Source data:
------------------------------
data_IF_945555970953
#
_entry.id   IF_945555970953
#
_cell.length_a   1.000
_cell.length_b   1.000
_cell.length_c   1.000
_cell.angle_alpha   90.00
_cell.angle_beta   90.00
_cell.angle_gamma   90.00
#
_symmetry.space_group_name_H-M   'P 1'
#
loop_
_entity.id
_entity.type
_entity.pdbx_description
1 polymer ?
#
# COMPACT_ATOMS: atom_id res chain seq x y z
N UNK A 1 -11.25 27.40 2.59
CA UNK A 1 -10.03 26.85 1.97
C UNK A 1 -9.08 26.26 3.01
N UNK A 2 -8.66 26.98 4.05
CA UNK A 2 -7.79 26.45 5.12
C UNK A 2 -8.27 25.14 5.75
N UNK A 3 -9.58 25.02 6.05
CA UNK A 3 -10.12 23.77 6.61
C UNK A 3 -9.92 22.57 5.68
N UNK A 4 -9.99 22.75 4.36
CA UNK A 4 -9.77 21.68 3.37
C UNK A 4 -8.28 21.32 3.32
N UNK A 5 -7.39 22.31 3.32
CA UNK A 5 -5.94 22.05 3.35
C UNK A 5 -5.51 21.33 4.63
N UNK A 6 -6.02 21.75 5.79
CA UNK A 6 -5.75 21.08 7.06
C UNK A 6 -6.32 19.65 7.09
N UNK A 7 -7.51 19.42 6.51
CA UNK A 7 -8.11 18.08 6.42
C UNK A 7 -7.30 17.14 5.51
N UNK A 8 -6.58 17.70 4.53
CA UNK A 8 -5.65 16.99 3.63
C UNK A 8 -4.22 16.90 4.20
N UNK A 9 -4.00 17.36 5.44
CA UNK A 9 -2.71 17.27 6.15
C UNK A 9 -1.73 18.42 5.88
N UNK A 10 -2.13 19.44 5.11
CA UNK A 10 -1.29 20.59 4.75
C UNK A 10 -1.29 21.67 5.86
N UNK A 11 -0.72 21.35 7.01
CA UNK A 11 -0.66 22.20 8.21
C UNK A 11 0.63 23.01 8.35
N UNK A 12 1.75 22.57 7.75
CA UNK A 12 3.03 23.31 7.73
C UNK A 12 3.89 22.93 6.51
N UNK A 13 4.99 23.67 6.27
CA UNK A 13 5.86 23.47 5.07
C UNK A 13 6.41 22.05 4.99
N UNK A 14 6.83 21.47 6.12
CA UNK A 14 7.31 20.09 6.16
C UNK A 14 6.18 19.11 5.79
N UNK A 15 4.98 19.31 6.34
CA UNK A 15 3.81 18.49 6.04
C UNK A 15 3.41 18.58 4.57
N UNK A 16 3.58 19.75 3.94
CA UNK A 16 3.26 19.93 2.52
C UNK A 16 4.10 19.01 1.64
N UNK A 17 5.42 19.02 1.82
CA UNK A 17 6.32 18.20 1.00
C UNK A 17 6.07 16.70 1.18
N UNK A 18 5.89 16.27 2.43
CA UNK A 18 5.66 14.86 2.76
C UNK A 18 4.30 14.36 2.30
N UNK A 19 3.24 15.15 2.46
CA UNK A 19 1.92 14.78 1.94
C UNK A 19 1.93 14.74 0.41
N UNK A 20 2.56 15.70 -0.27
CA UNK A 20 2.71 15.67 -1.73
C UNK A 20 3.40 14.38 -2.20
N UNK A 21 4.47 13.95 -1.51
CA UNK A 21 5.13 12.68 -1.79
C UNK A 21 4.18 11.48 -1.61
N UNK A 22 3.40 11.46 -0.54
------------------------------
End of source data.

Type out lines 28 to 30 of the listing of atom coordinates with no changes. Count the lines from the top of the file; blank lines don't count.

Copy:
CA UNK A 3 -10.12 23.77 6.61
C UNK A 3 -9.92 22.57 5.68
N UNK A 4 -9.99 22.75 4.36